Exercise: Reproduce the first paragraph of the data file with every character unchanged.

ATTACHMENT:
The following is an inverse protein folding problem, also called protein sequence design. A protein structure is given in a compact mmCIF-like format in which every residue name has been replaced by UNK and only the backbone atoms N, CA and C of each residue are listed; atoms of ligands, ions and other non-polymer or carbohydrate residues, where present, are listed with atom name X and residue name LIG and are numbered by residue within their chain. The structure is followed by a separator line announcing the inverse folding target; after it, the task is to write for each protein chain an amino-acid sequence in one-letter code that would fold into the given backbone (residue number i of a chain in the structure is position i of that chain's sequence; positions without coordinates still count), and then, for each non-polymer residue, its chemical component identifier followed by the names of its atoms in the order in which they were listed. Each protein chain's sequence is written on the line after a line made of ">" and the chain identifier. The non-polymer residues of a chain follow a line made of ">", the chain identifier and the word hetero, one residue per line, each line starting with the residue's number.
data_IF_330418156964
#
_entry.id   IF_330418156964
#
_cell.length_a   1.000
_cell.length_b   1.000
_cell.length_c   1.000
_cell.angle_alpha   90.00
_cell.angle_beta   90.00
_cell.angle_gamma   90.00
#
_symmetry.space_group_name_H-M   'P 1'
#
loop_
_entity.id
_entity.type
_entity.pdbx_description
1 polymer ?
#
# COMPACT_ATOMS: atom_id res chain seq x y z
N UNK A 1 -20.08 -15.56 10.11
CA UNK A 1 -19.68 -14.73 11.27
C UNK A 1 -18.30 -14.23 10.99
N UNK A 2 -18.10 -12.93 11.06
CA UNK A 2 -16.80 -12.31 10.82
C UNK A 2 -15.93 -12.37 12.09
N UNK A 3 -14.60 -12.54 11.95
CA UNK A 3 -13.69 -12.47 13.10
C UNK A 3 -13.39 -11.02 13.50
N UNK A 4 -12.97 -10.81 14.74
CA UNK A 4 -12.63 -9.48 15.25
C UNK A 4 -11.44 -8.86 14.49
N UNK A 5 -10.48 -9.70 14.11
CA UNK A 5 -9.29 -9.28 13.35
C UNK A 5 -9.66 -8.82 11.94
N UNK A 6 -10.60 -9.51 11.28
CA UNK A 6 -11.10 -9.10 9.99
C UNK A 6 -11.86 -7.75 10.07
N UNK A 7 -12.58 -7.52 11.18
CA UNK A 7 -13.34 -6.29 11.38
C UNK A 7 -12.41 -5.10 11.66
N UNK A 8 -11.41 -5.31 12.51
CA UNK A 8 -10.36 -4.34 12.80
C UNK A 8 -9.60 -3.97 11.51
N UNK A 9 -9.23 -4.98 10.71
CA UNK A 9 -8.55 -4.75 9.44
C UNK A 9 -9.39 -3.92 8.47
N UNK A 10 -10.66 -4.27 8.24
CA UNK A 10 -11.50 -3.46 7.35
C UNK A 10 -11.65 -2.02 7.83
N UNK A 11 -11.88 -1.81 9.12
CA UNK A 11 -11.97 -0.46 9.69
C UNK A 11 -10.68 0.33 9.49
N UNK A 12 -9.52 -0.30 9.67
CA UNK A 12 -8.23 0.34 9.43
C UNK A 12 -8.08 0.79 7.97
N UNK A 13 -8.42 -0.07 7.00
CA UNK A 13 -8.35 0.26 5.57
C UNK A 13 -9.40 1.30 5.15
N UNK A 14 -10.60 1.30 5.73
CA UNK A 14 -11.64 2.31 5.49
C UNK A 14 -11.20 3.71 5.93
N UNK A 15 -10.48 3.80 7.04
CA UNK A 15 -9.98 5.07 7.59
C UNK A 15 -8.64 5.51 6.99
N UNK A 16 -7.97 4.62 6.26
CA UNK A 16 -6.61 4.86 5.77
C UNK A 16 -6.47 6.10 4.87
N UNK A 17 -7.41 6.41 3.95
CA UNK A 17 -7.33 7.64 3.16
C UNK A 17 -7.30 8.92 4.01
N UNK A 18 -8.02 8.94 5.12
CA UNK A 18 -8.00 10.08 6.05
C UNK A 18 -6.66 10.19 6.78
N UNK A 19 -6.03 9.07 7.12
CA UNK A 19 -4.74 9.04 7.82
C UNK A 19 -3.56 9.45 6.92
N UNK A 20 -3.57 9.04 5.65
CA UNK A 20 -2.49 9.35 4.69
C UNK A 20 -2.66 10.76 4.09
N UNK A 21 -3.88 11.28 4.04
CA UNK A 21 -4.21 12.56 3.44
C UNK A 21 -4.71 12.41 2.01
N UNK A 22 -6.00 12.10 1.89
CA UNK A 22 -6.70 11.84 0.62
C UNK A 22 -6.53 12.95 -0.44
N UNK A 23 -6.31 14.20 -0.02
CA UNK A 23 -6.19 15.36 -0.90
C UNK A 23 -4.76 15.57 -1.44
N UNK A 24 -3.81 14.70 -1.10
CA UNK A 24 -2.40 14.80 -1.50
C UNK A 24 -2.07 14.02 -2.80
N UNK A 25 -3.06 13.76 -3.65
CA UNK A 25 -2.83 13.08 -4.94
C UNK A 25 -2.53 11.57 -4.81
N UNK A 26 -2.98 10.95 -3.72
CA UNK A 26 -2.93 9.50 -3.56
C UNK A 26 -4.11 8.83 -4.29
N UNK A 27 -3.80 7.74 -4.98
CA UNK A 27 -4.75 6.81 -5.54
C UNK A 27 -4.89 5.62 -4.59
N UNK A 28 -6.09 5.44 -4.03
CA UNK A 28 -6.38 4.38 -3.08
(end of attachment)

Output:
The following is an inverse protein folding problem, also called protein sequence design. A protein structure is given in a compact mmCIF-like format in which every residue name has been replaced by UNK and only the backbone atoms N, CA and C of each residue are listed; atoms of ligands, ions and other non-polymer or carbohydrate residues, where present, are listed with atom name X and residue name LIG and are numbered by residue within their chain. The structure is followed by a separator line announcing the inverse folding target; after it, the task is to write for each protein chain an amino-acid sequence in one-letter code that would fold into the given backbone (residue number i of a chain in the structure is position i of that chain's sequence; positions without coordinates still count), and then, for each non-polymer residue, its chemical component identifier followed by the names of its atoms in the order in which they were listed. Each protein chain's sequence is written on the line after a line made of ">" and the chain identifier. The non-polymer residues of a chain follow a line made of ">", the chain identifier and the word hetero, one residue per line, each line starting with the residue's number.